One of the key information pieces in improving energy efficiency of buildings is the appliance level breakdown of energy consumption. Energy disaggregation is the process of obtaining this breakdown from a building level aggregate data using computational techniques. Most of the current research focuses on residential buildings, obtaining this information from a single smart meter and often relying on high frequency data. This work is directed at commercial buildings equipped with building management and automation systems providing low frequency operational and contextual data. This paper presents a machine learning method to disaggregate energy consumption of the building using this operational data as input features. Experimental results on two publicly available datasets demonstrate the effectiveness of the approach, which surpasses existing methods. For all but one appliance of House 2 of the publicly available REDD dataset, improvements in normalized error in assigned power range between 20% (Lighting) and 220% (Stove). For another dataset from an educational facility in Singapore, disaggregation accuracy of 92% is reported for the facility's cooling system.
Over the last five years, and while developing an architecture for autonomous service robots in human environments, we have identified several key decisional issues that are to be tackled for a cognitive robot to share space and tasks with a human. We introduce some of them here: situation assessment and mutual modelling, management and exploitation of each agent (human and robot) knowledge in separate cognitive models, natural multi-modal communication, "human-aware" task planning, and human and robot interleaved plan achievement. As a general "take home" message, it appears that explicit knowledge management, both symbolic and geometric, proves to be a successful key while attempting to address these challenges, as it pushes for a different, more semantic way to address the decision-making issue in human-robot interactions.
Many Artificial Intelligence tasks need large amounts of commonsense knowledge. Because obtaining this knowledge through machine learning would require a huge amount of data, a better alternative is to elicit it from people through human computation. We consider the sentiment classification task, where knowledge about the contexts that impact word polarities is crucial, but hard to acquire from data. We describe a novel task design that allows us to crowdsource this knowledge through Amazon Mechanical Turk with high quality. We show that the commonsense knowledge acquired in this way dramatically improves the performance of established sentiment classification methods.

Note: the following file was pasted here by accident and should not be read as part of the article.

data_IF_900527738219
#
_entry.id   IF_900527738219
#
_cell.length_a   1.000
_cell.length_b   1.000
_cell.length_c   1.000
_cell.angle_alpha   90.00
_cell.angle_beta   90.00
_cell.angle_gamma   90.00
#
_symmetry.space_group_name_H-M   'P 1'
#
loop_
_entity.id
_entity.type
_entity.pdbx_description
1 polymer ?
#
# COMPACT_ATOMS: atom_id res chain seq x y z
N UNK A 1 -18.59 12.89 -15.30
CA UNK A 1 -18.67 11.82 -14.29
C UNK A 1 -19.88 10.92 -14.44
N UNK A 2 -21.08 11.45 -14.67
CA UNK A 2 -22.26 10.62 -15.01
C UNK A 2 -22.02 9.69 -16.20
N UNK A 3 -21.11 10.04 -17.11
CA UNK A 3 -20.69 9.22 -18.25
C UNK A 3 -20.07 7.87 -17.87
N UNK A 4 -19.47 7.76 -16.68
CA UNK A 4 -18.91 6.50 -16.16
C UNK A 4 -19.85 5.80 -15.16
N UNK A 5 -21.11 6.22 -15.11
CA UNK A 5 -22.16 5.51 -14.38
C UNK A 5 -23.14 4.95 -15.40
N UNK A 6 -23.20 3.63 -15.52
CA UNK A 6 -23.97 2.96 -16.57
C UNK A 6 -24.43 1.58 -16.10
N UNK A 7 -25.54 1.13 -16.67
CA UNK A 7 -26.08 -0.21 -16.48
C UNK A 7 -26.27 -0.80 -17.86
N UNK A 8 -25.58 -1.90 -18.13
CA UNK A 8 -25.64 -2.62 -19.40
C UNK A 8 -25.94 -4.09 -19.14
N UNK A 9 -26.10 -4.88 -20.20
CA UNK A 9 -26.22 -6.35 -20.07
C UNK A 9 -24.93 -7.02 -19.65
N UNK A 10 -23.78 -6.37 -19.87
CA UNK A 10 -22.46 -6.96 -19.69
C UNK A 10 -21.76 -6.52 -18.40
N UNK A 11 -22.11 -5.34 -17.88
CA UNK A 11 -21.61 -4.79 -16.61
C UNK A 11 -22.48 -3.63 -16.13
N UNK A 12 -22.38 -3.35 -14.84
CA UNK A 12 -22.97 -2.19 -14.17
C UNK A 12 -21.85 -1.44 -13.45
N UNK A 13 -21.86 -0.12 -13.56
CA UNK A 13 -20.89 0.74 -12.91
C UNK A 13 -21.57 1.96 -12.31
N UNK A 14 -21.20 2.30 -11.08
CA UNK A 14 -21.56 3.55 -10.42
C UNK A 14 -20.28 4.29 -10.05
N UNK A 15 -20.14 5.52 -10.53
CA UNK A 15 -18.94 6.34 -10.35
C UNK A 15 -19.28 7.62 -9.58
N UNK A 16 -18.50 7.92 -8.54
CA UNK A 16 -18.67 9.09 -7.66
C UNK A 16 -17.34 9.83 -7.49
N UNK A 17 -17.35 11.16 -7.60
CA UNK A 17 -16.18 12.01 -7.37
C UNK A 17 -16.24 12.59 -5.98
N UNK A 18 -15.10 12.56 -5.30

Reviews keep playing an increasingly important role in the decision process of buying products and booking hotels. However, the large amount of available information can be confusing to users. A more succinct interface, gathering only the most helpful reviews, can reduce information processing time and save effort. To create such an interface in real time, we need reliable prediction algorithms to classify and predict new reviews which have not been voted but are potentially helpful. So far such helpfulness prediction algorithms have benefited from structural aspects, such as the length and readability score. Since emotional words are at the heart of our written communication and are powerful to trigger listeners' attention, we believe that emotional words can serve as important parameters for predicting helpfulness of review text. Using GALC, a general lexicon of emotional words associated with a model representing 20 different categories, we extracted the emotionality from the review text and applied supervised classification method to derive the emotion-based helpful review prediction. As the second contribution, we propose an evaluation framework comparing three different real-world datasets extracted from the most well-known product review websites. This framework shows that emotion-based methods are outperforming the structure-based approach, by up to 9%.
This paper proposes a simple linear Bayesian approach to reinforcement learning. We show that with an appropriate basis, a Bayesian linear Gaussian model is sufficient for accurately estimating the system dynamics, and in particular when we allow for correlated noise. Policies are estimated by first sampling a transition model from the current posterior, and then performing approximate dynamic programming on the sampled model. This form of approximate Thompson sampling results in good exploration in unknown environments. The approach can also be seen as a Bayesian generalisation of least-squares policy iteration, where the empirical transition matrix is replaced with a sample from the posterior.